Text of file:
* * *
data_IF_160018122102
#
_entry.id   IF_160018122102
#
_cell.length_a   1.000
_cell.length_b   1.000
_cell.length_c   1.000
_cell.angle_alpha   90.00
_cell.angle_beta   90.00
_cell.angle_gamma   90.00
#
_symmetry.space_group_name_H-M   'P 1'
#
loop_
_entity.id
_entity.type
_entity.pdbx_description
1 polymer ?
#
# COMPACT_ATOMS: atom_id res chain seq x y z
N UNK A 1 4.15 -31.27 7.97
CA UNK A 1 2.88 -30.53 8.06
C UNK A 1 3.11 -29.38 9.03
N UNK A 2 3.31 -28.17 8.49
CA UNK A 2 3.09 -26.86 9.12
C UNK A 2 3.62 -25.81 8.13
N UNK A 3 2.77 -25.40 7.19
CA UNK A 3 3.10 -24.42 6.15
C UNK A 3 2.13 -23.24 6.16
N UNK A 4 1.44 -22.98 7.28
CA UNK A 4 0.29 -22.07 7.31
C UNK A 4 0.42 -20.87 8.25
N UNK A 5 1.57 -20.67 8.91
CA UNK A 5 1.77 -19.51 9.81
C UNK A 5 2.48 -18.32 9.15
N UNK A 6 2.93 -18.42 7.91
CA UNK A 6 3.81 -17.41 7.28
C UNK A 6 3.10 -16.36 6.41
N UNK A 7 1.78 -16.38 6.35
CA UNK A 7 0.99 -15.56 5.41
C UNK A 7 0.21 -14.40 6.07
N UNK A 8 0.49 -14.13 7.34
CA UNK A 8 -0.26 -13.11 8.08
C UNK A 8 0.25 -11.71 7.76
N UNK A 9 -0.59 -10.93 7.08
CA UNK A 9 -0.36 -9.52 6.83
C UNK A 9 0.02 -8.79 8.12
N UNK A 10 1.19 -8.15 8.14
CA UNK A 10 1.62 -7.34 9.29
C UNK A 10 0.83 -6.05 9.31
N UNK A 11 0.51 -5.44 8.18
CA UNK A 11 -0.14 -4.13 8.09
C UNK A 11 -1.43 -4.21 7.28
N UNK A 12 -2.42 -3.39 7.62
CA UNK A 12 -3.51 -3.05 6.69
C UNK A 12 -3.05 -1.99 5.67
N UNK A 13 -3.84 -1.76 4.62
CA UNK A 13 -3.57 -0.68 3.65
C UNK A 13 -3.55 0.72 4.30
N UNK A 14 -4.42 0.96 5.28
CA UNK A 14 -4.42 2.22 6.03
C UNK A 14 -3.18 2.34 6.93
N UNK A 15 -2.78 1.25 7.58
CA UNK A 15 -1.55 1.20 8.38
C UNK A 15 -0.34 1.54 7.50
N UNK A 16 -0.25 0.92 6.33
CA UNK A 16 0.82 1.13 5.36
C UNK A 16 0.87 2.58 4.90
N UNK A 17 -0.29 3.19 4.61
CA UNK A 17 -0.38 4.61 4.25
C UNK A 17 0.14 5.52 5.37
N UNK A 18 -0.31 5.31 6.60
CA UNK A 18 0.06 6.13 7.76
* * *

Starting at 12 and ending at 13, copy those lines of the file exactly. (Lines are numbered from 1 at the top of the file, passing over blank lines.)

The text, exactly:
_symmetry.space_group_name_H-M   'P 1'
#